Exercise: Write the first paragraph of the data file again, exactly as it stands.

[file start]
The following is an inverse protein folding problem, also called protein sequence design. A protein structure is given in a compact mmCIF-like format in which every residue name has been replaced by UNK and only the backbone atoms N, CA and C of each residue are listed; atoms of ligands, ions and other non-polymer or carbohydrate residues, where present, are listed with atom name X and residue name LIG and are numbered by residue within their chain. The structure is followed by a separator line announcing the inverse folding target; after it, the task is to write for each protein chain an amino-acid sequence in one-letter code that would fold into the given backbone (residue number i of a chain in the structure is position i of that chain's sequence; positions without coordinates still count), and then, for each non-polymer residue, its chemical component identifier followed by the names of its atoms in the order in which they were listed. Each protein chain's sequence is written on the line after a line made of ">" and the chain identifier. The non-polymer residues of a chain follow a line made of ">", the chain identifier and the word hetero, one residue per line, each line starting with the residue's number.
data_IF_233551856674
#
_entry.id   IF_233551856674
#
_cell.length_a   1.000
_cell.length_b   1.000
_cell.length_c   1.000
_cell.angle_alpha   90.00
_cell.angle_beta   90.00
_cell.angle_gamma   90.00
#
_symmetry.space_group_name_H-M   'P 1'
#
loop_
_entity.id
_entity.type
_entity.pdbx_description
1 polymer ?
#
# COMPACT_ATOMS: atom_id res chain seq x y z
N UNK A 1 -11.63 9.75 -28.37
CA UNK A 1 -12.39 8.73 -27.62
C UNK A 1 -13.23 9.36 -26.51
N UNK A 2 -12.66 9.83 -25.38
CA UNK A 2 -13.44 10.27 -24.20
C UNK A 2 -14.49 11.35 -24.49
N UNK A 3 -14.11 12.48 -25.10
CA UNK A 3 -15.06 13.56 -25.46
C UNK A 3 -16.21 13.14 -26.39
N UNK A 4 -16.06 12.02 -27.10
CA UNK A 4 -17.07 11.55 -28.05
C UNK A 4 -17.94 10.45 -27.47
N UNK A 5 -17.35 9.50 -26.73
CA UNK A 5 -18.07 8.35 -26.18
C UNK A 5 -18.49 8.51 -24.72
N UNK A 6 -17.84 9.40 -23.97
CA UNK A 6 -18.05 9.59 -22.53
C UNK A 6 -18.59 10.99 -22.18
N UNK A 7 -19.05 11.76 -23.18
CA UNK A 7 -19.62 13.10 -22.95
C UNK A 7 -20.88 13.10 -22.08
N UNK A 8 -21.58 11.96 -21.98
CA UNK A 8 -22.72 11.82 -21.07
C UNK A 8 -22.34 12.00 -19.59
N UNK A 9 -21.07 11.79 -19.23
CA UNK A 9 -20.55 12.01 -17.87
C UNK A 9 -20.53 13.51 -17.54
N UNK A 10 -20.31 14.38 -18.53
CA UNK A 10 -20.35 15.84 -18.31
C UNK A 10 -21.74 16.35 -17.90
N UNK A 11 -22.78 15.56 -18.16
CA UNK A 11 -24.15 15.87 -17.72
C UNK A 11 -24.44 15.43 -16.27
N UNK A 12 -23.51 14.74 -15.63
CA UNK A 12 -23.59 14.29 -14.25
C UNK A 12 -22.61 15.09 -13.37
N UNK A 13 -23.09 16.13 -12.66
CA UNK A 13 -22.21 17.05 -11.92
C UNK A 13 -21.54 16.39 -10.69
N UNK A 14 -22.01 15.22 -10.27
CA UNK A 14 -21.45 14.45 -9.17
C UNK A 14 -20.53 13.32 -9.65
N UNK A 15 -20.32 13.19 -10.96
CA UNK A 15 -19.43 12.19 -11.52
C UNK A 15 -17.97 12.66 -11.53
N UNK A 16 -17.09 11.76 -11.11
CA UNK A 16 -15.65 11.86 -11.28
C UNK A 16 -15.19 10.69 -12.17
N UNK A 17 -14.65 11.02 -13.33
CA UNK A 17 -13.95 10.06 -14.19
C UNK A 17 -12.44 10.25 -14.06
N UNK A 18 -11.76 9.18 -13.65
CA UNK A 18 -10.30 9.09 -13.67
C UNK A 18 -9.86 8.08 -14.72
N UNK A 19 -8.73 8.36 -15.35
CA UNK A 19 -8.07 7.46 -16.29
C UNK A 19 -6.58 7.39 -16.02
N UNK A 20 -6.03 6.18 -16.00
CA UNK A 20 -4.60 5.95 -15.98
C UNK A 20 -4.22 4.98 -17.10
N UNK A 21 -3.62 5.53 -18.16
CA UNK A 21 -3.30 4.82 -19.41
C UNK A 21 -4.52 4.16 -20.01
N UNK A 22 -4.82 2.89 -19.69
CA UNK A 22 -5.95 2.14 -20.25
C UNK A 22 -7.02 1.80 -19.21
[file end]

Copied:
The following is an inverse protein folding problem, also called protein sequence design. A protein structure is given in a compact mmCIF-like format in which every residue name has been replaced by UNK and only the backbone atoms N, CA and C of each residue are listed; atoms of ligands, ions and other non-polymer or carbohydrate residues, where present, are listed with atom name X and residue name LIG and are numbered by residue within their chain. The structure is followed by a separator line announcing the inverse folding target; after it, the task is to write for each protein chain an amino-acid sequence in one-letter code that would fold into the given backbone (residue number i of a chain in the structure is position i of that chain's sequence; positions without coordinates still count), and then, for each non-polymer residue, its chemical component identifier followed by the names of its atoms in the order in which they were listed. Each protein chain's sequence is written on the line after a line made of ">" and the chain identifier. The non-polymer residues of a chain follow a line made of ">", the chain identifier and the word hetero, one residue per line, each line starting with the residue's number.